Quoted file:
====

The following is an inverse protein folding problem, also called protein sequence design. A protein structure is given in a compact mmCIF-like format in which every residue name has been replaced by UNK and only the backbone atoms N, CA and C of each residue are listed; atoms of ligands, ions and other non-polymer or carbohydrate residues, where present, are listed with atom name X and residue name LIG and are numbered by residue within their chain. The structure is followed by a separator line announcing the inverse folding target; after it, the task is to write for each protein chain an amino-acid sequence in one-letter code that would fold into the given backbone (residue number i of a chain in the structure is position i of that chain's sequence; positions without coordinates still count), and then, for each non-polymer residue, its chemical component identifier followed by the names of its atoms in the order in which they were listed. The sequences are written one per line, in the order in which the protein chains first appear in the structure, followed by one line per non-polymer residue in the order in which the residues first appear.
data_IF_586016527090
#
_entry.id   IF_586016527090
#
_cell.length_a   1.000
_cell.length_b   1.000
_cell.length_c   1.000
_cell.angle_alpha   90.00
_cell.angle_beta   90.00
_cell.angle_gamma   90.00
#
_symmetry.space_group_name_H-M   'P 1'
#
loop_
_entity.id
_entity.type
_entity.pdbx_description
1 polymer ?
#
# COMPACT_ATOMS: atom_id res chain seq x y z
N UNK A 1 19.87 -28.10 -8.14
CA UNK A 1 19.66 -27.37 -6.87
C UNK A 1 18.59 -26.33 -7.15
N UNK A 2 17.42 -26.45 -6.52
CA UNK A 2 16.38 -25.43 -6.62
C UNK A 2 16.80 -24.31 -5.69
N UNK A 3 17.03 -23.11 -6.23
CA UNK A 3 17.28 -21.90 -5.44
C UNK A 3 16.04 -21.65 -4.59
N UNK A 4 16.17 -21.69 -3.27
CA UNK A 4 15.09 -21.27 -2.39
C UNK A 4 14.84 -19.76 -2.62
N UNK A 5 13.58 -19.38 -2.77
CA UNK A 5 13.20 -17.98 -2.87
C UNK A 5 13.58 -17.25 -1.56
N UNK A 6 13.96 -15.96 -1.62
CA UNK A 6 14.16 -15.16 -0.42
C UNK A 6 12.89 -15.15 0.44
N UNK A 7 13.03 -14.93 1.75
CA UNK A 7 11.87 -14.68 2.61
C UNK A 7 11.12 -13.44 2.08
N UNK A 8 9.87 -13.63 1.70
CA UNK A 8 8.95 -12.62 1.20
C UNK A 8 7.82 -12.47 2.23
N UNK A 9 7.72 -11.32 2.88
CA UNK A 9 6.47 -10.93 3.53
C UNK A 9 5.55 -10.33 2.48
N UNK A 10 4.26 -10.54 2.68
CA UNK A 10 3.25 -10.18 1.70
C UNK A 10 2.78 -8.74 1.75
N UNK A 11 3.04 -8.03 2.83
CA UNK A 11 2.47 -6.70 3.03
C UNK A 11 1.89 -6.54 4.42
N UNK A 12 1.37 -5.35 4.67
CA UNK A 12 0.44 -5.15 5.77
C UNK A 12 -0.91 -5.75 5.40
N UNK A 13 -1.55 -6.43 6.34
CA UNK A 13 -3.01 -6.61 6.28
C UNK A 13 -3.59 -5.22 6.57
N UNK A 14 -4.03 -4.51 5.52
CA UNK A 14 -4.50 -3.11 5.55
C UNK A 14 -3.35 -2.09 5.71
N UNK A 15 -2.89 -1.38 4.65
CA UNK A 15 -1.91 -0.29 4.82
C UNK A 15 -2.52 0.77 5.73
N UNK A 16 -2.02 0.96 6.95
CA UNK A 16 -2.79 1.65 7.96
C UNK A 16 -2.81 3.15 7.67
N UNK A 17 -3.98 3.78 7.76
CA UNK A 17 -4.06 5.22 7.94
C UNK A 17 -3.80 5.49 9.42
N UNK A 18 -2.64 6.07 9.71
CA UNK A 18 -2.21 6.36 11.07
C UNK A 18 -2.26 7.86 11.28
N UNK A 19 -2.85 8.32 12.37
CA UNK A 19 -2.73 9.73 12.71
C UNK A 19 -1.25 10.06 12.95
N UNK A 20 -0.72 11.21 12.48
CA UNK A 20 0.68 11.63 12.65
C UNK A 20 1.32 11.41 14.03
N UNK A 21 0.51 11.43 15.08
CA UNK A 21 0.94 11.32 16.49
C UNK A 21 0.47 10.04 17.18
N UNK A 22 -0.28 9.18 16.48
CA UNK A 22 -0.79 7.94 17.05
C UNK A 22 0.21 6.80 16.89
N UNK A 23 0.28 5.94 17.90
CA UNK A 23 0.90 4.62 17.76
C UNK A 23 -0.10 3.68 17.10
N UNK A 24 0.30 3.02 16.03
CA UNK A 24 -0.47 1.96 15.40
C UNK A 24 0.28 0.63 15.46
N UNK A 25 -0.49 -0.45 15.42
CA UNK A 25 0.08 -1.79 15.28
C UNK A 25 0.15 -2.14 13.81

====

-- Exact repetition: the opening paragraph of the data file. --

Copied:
The following is an inverse protein folding problem, also called protein sequence design. A protein structure is given in a compact mmCIF-like format in which every residue name has been replaced by UNK and only the backbone atoms N, CA and C of each residue are listed; atoms of ligands, ions and other non-polymer or carbohydrate residues, where present, are listed with atom name X and residue name LIG and are numbered by residue within their chain. The structure is followed by a separator line announcing the inverse folding target; after it, the task is to write for each protein chain an amino-acid sequence in one-letter code that would fold into the given backbone (residue number i of a chain in the structure is position i of that chain's sequence; positions without coordinates still count), and then, for each non-polymer residue, its chemical component identifier followed by the names of its atoms in the order in which they were listed. The sequences are written one per line, in the order in which the protein chains first appear in the structure, followed by one line per non-polymer residue in the order in which the residues first appear.